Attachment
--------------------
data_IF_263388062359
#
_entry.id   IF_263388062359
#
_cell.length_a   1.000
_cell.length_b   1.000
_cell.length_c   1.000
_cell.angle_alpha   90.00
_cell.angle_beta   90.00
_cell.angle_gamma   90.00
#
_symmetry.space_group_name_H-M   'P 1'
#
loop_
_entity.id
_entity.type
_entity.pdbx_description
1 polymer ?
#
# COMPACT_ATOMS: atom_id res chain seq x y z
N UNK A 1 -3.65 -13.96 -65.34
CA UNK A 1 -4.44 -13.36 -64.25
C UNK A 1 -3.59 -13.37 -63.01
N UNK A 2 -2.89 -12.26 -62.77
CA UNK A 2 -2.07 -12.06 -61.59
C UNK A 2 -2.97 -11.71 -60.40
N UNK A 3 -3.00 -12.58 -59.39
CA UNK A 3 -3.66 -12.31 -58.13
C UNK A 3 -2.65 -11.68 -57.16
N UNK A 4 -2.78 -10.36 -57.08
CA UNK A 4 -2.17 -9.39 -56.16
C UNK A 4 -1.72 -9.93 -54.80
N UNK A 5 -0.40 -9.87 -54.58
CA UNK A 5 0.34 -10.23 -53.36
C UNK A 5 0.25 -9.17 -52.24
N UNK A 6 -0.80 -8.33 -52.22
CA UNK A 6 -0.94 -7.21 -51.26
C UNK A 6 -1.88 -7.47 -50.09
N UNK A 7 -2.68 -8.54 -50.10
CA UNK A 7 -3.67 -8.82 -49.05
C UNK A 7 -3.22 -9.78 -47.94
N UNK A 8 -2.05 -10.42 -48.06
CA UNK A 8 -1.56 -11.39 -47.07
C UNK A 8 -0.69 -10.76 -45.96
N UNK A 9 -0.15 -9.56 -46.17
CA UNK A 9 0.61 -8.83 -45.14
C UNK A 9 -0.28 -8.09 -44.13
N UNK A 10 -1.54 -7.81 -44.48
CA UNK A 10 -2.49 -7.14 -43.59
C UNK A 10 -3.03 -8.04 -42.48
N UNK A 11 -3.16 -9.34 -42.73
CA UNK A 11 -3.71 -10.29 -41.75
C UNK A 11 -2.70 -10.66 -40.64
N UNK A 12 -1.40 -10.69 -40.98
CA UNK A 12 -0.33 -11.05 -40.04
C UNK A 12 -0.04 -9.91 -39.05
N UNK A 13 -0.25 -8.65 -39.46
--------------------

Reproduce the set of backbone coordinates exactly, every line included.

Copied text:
data_IF_263388062359
#
_entry.id   IF_263388062359
#
_cell.length_a   1.000
_cell.length_b   1.000
_cell.length_c   1.000
_cell.angle_alpha   90.00
_cell.angle_beta   90.00
_cell.angle_gamma   90.00
#
_symmetry.space_group_name_H-M   'P 1'
#
loop_
_entity.id
_entity.type
_entity.pdbx_description
1 polymer ?
#
# COMPACT_ATOMS: atom_id res chain seq x y z
N UNK A 1 -3.65 -13.96 -65.34
CA UNK A 1 -4.44 -13.36 -64.25
C UNK A 1 -3.59 -13.37 -63.01
N UNK A 2 -2.89 -12.26 -62.77
CA UNK A 2 -2.07 -12.06 -61.59
C UNK A 2 -2.97 -11.71 -60.40
N UNK A 3 -3.00 -12.58 -59.39
CA UNK A 3 -3.66 -12.31 -58.13
C UNK A 3 -2.65 -11.68 -57.16
N UNK A 4 -2.78 -10.36 -57.08
CA UNK A 4 -2.17 -9.39 -56.16
C UNK A 4 -1.72 -9.93 -54.80
N UNK A 5 -0.40 -9.87 -54.58
CA UNK A 5 0.34 -10.23 -53.36
C UNK A 5 0.25 -9.17 -52.24
N UNK A 6 -0.80 -8.33 -52.22
CA UNK A 6 -0.94 -7.21 -51.26
C UNK A 6 -1.88 -7.47 -50.09
N UNK A 7 -2.68 -8.54 -50.10
CA UNK A 7 -3.67 -8.82 -49.05
C UNK A 7 -3.22 -9.78 -47.94
N UNK A 8 -2.05 -10.42 -48.06
CA UNK A 8 -1.56 -11.39 -47.07
C UNK A 8 -0.69 -10.76 -45.96
N UNK A 9 -0.15 -9.56 -46.17
CA UNK A 9 0.61 -8.83 -45.14
C UNK A 9 -0.28 -8.09 -44.13
N UNK A 10 -1.54 -7.81 -44.48
CA UNK A 10 -2.49 -7.14 -43.59
C UNK A 10 -3.03 -8.04 -42.48
N UNK A 11 -3.16 -9.34 -42.73
CA UNK A 11 -3.71 -10.29 -41.75
C UNK A 11 -2.70 -10.66 -40.64
N UNK A 12 -1.40 -10.69 -40.98
CA UNK A 12 -0.33 -11.05 -40.04
C UNK A 12 -0.04 -9.91 -39.05
N UNK A 13 -0.25 -8.65 -39.46